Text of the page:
The Body Hole

By Clay Beene

It was one of those perfect evenings. The air had that wonderful snap of early fall, the canyon cliffs above the river were glowing orange in the low-angle sunlight, and, to top it all off, I had caught some fish. I had been fishing on the Yakima River at a spot I had come to know as Sofia’s Hole. I’m sure that’s not what the locals called it, but there was a La-Z-Boy-sized boulder next to the pulloff with the words “R.I.P SOFIA” scrawled across it, so that’s what I called it. 

While scrambling up the rocky bank heading toward my truck, I noticed a vehicle parked a ways upstream. I assumed it belonged to another angler, as this was a pretty popular spot. As I stood at the tailgate taking off my waders, the old suburban slowly creeped my way. I expected a trout bum in a khaki vest with a matching bucket hat to pull up and ask me how the fishing was. Instead, I was greeted by a red and white pit bull panting in the passenger seat. The driver was probably in his mid-fifties with a graying buzz cut and gray stubble on his face. He wore a cutoff t-shirt, sported multiple tattoos, and had heavy silver earrings in both ears.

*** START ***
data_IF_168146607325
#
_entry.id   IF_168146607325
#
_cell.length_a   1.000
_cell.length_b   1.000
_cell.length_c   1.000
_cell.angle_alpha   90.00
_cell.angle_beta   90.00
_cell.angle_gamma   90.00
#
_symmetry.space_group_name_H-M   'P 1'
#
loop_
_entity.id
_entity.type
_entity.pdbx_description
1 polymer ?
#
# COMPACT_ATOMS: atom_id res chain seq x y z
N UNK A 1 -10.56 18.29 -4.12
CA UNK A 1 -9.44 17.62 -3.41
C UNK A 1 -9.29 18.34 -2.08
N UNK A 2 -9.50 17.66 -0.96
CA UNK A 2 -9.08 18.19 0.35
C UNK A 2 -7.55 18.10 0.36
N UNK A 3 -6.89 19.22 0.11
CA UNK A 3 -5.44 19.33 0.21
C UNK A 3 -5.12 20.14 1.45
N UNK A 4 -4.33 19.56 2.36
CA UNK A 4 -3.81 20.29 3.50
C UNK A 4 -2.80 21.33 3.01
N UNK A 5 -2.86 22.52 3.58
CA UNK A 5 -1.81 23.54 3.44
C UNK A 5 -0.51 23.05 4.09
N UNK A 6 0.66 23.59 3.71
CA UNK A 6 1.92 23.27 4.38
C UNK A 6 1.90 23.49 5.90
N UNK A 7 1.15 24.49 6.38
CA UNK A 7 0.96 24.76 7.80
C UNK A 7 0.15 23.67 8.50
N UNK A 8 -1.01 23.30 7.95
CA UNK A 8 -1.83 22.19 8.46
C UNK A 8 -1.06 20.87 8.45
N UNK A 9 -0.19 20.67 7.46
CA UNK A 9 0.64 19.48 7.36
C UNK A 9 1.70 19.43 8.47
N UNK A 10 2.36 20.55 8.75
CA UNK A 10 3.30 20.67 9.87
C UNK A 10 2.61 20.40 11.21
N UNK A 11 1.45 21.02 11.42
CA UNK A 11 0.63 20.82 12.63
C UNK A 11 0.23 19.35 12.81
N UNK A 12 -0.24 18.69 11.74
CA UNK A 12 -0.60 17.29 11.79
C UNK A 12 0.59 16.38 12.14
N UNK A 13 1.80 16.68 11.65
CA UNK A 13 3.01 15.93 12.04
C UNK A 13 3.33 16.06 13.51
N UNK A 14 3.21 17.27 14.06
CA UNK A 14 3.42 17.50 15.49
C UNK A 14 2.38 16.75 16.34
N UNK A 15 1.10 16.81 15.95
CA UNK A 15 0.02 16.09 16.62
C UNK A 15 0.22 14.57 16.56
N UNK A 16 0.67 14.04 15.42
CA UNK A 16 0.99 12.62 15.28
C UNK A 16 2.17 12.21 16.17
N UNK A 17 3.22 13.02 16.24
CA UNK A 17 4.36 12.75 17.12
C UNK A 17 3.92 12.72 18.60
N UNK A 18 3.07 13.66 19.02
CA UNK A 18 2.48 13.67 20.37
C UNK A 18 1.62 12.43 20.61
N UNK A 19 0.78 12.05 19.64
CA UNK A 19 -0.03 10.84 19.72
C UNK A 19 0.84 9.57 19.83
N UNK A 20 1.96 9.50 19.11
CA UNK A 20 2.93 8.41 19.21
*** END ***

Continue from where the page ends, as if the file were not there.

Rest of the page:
“Any luck?” he said. It was the question I was expecting, just not the questioner. 

“Yes sir,” I said, “I had a pretty good afternoon.” 

“That’s good. She must’ve brought you some luck.” 

“Yeah, I guess so,” I chuckled nervously, not knowing what he was talking about. 

After a pregnant pause he said, “Yeah my sister was murdered a while back, and this is where they dumped her body. Right in the river.” 

Stunned and not knowing what to say, I awkwardly uttered a generic line of sympathy. “Oh gosh, I’m really sorry to hear that.”

The man shifted his stare past me and back to the moving river, looking at something that was not there. “Well, shit happens,” he said nonchalantly, as if he had just spilled his beer. 

He moved his gaze back to me and he nodded as he slowly pulled back onto the pavement, not bothering to wait for a reply. 

I stood there for a while, silent, one leg still in my waders, trying to process what the hell had just happened. 

“I guess it’s ‘The Body Hole’ now,” I whispered aloud, to no one in particular.